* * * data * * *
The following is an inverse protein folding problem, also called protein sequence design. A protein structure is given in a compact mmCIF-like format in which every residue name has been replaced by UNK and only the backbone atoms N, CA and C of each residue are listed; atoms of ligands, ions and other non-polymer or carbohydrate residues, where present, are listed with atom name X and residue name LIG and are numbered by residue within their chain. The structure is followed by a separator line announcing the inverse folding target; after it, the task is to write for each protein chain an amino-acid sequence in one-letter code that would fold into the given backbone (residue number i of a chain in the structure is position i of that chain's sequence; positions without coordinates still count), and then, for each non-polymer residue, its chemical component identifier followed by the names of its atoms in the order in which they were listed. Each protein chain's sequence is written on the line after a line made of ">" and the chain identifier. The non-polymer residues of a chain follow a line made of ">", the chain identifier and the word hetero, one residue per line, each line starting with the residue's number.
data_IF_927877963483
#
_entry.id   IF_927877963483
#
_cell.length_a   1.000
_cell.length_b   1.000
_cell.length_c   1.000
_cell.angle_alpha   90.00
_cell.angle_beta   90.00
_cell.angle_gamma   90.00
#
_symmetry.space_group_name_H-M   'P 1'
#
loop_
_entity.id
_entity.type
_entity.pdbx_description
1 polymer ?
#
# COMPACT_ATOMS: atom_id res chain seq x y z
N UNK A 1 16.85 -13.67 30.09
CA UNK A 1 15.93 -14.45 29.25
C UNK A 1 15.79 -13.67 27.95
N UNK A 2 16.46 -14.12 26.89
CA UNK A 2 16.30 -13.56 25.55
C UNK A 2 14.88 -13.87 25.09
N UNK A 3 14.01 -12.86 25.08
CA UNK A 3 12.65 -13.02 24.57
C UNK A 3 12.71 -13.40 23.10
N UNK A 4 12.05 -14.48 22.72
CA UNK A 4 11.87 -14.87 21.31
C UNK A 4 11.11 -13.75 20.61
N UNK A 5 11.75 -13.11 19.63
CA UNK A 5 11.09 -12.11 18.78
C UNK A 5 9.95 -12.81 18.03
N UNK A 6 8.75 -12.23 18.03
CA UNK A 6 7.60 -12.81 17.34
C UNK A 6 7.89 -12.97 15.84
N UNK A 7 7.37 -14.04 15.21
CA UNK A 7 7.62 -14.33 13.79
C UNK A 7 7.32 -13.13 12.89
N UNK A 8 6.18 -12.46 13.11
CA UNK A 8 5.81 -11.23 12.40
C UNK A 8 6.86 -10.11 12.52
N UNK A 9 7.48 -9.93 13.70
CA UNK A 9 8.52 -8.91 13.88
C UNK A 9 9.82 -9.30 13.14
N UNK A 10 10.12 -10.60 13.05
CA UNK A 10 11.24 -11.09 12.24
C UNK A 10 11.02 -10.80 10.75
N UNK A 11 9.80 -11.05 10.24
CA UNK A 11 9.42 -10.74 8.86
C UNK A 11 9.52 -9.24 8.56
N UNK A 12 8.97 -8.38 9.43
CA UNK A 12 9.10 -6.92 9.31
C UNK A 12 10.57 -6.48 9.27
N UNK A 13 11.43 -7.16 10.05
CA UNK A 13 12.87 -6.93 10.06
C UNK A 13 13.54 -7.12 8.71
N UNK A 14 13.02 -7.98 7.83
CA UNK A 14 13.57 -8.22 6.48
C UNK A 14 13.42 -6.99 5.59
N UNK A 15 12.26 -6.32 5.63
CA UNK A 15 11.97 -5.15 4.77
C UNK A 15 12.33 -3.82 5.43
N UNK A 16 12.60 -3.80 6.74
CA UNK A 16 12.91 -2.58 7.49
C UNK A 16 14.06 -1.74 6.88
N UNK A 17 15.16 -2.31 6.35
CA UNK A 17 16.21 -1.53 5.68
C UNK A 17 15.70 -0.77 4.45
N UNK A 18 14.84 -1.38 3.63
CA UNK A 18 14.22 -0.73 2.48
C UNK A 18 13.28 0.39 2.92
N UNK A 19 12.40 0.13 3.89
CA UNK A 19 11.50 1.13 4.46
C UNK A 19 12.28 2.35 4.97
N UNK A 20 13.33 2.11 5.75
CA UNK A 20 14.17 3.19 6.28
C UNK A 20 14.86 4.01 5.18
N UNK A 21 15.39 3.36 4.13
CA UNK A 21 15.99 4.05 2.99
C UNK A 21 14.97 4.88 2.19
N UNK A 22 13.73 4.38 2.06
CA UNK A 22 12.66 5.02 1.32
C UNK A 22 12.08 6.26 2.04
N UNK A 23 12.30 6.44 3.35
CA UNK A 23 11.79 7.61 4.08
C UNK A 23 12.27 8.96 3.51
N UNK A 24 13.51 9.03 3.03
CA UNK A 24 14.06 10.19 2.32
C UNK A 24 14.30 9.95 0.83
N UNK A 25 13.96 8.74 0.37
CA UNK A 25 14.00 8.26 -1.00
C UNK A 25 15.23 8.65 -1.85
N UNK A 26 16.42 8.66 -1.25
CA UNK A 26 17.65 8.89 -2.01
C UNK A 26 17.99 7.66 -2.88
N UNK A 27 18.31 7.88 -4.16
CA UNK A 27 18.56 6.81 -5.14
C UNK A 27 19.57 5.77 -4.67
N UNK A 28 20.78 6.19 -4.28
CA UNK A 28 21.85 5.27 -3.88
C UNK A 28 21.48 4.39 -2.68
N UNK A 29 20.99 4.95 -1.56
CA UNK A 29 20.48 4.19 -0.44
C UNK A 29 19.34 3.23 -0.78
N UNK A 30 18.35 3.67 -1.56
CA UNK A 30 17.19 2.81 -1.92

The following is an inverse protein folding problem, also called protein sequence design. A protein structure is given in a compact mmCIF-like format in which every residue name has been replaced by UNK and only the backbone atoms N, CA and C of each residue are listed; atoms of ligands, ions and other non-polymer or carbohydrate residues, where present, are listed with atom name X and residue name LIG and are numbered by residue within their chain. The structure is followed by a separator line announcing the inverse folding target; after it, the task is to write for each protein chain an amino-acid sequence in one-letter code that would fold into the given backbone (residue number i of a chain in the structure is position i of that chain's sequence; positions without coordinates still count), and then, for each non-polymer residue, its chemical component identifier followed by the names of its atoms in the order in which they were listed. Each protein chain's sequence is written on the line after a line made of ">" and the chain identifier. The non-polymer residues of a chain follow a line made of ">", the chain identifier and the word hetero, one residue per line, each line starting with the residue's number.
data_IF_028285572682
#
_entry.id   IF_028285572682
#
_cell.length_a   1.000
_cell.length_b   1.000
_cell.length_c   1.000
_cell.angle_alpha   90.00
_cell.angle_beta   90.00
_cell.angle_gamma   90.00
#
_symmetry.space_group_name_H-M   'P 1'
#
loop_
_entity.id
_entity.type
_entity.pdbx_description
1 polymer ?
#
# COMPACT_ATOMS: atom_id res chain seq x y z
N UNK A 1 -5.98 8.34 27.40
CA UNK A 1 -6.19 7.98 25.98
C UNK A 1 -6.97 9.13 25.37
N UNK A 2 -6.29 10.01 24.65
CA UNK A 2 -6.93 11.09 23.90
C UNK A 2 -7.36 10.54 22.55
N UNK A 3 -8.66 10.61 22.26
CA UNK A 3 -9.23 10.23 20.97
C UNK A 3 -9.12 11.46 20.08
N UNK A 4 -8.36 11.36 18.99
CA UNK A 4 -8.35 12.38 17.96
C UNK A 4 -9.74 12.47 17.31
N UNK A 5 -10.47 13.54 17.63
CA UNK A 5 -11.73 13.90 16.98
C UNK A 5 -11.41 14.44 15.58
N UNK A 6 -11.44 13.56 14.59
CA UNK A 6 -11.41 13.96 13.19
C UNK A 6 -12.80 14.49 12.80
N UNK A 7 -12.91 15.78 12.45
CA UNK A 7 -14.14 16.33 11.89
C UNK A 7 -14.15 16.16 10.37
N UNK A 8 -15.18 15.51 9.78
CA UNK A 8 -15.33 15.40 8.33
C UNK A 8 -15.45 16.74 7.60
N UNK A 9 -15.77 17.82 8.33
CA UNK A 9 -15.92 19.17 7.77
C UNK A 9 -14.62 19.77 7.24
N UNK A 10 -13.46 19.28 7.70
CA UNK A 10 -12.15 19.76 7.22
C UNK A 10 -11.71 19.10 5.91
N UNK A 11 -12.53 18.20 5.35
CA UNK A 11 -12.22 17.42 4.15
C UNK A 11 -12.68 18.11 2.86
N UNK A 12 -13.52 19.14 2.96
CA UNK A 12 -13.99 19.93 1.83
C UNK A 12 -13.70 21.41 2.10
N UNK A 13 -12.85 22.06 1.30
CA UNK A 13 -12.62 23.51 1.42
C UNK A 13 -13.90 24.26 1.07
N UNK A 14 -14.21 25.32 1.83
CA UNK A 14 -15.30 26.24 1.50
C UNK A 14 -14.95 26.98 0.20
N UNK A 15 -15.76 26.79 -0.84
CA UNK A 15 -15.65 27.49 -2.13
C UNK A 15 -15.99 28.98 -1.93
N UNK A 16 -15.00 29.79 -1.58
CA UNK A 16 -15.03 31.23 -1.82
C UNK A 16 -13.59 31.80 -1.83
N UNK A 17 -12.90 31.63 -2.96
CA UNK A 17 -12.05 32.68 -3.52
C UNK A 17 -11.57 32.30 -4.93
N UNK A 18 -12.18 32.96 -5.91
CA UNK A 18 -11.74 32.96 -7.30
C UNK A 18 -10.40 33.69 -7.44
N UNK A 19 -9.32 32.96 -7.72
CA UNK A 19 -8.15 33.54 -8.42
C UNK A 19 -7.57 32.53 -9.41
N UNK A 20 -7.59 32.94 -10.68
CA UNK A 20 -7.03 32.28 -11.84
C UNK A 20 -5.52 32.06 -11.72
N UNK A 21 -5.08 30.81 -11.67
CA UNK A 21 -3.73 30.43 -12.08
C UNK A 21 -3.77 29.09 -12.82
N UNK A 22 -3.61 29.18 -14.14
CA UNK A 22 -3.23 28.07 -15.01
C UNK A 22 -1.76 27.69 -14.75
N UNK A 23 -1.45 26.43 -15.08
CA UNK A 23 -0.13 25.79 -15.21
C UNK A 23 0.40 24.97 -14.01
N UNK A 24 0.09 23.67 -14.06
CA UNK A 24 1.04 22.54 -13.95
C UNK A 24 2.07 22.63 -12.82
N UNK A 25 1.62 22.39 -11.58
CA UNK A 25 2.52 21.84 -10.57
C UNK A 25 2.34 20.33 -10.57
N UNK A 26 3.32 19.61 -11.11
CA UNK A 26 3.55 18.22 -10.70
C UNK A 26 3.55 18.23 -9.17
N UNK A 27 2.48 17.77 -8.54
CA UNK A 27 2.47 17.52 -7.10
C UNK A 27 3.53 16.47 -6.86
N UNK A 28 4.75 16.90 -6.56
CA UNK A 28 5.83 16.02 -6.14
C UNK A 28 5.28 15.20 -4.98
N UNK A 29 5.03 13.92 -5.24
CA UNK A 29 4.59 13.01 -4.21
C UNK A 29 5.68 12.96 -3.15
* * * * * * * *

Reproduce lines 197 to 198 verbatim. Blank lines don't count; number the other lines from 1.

C UNK A 22 -1.76 27.69 -14.75
N UNK A 23 -1.45 26.43 -15.08